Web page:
come in time." 

So both went to the ford. And when they had 
viewed it carefully, Ficna, seeing that one man 
might defend it for a short time almost as well as 
two, said to Innsa 

" Stay thou here to guard the ford for a little time, 
while I go to the Palace of the Island to see how the 
foreigners might be attacked. Haply, too, I may 
meet with the party coming hither, and decoy them 
on some other track." 

And Innsa consented ; and Ficna set out straight- 
way for the Palace of the Island. 

Now as to the Palace of the Island. When Midac 
returned in the morning, and told how Finn and his 
people were held safe in the Palace of the Quicken 
Trees, the foreigners were in great joy. And they 


feasted and drank and were meriy till evening ; when 
an Irla * of the King of the World spoke in secret 
to his brother, and said 

" I will go now to the Palace of the Quicken Trees, 
and I will bring hither the head of Finn the son of 
Cumal ; and I shall gain thereby much renown, and 
shall be honoured by the King of the World." 

So he -went, bringing with him a goodly number 
of his own knights ; and nothing is told of what 
befell them till they arrived at the brink of the ford 
under the Palace of the Quicken Trees. Looking 
across through the darkness, the Irla thought he saw 
a warrior standing at the other brink ; and he called 
aloud to ask who was there, and whether he belonged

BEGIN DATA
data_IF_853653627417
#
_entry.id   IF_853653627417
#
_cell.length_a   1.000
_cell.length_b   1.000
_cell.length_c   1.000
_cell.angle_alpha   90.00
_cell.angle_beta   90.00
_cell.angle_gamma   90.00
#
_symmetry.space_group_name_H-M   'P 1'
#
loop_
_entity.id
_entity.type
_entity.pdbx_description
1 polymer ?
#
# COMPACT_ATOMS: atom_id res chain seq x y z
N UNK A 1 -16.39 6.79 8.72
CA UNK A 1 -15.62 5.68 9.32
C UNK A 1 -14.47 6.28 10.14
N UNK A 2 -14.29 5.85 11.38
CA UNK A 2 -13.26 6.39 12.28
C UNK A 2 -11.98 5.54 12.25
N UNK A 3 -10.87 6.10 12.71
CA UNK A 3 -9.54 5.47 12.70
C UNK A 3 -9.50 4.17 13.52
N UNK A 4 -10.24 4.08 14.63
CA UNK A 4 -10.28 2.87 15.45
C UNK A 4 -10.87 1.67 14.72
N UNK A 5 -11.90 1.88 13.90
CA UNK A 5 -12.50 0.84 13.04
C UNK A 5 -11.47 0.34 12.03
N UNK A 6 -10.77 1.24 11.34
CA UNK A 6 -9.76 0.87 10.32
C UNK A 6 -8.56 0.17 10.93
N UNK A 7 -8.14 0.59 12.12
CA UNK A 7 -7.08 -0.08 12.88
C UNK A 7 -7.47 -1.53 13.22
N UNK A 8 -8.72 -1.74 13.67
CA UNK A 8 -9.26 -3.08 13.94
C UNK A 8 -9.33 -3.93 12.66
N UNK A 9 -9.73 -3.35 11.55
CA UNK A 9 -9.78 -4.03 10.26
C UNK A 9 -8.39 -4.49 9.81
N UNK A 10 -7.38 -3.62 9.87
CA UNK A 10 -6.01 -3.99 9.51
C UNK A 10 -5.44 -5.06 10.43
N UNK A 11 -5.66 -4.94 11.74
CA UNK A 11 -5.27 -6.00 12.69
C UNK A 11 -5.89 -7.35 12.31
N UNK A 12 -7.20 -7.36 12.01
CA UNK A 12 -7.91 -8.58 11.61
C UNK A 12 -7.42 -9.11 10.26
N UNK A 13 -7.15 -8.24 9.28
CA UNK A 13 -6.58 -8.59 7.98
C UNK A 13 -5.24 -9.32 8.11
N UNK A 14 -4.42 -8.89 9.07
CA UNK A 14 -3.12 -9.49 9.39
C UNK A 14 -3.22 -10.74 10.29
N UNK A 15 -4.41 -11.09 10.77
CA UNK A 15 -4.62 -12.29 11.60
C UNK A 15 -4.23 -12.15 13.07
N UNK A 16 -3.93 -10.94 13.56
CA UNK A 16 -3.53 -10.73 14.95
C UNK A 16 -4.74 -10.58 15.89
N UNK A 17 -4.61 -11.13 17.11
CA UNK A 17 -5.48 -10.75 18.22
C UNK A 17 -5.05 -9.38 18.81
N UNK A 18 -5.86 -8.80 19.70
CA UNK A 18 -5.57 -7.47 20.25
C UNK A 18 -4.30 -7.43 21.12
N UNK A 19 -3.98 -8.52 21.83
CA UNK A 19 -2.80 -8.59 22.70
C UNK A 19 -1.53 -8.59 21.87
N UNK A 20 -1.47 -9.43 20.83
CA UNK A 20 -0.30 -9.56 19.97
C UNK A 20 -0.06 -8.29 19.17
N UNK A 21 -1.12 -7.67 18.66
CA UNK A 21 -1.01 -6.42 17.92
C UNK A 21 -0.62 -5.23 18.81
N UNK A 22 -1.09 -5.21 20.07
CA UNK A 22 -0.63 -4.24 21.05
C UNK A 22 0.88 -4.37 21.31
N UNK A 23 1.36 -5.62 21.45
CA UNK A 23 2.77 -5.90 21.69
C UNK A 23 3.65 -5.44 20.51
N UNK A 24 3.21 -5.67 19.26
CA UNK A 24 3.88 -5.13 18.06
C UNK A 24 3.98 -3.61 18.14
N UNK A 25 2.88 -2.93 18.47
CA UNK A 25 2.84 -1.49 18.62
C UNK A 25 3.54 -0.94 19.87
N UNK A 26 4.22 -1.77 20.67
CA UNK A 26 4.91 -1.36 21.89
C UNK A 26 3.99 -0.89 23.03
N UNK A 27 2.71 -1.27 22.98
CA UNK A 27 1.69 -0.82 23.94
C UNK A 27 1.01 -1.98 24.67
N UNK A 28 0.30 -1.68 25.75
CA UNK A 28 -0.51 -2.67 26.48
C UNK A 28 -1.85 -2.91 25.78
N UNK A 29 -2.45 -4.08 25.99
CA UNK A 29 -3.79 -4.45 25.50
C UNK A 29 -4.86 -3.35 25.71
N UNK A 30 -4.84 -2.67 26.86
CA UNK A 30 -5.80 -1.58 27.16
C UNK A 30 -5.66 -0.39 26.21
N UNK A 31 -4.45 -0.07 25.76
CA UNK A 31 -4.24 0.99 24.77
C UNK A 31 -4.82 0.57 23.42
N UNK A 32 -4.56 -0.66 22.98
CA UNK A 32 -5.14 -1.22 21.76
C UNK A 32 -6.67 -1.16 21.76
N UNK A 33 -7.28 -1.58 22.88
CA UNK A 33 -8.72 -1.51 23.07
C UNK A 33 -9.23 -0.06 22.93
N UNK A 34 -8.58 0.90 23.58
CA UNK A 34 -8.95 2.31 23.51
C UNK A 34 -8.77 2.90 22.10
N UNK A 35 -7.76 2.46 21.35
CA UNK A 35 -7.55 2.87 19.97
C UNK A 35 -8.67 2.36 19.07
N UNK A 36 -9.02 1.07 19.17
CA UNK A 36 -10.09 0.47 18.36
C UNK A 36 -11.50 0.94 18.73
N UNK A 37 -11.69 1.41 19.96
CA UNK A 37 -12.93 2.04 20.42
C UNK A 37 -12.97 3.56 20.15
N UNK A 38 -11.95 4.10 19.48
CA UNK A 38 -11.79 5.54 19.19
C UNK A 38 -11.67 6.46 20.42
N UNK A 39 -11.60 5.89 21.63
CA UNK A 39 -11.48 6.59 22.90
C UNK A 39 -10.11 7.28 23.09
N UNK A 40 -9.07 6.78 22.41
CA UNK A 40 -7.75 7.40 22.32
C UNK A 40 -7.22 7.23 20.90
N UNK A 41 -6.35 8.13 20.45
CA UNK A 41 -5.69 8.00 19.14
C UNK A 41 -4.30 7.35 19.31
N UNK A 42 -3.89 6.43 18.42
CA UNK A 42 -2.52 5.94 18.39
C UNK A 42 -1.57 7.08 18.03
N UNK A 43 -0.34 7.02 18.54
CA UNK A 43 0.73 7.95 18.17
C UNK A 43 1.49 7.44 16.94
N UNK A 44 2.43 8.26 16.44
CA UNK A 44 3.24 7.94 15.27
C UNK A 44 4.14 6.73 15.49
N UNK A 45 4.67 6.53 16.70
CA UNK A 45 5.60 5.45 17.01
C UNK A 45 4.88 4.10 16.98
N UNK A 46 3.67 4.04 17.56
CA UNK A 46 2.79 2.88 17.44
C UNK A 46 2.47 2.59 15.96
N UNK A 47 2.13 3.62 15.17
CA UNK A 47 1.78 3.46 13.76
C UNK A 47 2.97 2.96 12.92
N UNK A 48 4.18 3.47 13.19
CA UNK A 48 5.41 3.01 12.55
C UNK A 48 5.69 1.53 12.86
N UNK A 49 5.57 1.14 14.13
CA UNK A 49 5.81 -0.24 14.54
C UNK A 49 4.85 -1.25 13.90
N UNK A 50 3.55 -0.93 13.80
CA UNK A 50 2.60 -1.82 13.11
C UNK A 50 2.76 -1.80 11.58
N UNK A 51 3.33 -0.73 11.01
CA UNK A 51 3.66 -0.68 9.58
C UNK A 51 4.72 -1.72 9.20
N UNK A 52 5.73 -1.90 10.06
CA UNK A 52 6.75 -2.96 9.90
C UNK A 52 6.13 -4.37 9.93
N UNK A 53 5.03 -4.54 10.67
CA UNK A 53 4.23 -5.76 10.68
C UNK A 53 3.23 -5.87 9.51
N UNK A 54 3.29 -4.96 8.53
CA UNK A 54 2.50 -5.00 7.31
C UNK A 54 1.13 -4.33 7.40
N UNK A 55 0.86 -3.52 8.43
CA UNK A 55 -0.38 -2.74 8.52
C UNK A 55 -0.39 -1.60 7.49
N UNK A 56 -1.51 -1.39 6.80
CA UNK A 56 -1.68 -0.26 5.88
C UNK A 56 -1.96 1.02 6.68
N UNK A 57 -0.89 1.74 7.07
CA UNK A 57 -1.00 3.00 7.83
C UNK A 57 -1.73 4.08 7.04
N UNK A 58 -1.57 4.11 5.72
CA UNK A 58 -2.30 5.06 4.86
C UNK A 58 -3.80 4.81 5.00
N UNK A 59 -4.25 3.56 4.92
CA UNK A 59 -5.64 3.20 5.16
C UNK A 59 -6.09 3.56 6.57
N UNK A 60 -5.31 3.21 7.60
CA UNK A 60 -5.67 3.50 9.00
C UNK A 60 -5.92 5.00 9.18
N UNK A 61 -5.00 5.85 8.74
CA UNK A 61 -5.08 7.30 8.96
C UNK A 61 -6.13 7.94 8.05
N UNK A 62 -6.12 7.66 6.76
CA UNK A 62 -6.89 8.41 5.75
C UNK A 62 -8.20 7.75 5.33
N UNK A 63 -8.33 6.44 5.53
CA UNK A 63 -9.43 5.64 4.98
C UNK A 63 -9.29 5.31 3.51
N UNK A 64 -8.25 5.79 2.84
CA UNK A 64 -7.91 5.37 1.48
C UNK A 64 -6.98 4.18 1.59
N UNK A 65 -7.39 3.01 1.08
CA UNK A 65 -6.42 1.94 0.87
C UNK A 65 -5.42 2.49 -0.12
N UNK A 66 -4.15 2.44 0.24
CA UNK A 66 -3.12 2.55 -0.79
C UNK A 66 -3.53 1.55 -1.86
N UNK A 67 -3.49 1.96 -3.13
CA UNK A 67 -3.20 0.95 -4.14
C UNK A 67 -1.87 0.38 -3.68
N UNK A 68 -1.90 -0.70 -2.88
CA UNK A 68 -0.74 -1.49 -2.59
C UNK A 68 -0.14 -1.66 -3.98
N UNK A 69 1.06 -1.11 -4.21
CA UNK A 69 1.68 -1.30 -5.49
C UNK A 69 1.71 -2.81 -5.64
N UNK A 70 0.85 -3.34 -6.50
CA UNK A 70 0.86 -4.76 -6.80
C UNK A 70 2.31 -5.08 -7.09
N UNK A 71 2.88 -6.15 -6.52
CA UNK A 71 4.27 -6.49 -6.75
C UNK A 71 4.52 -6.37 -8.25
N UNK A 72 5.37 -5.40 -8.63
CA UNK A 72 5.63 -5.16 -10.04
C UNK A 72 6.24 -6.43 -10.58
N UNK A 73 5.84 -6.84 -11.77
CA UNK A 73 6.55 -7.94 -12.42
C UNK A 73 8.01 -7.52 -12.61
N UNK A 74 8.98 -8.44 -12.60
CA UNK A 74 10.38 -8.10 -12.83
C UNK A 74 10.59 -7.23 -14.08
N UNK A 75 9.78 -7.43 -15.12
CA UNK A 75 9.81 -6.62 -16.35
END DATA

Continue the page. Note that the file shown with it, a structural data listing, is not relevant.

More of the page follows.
to the noble or the ignoble races of the world. 

And when Innsa answered that he belonged to the 
household of Finn, the son of Cumal, the Irla said 

" Lo, we are going to the Palace of the Quicken 
Trees, to bring Finn's head to the King of the World ; 
and thou shalt come with us and lead us to the door." 

" That, indeed," replied Innsa, " would be a strange 
way for a champion to act who has been sent hither 
by Finn to guard this ford. I will not allow any foe 
to pass of that be sure ; and I warn you that you 
come not to my side of the ford ! " 

At this the Irla said to his knights, "Force the 
ford: then shall we see if yonder hero can fight as 
well as he threatens." 

And at the word, they rushed through the water, 

* Irla, i.e. an earl, a chief. 


as many as could find room. But only one or two at 
a time could attack ; and the young champion struck 
them down right and left as fast as they came up, 
till the ford became encumbered with their bodies.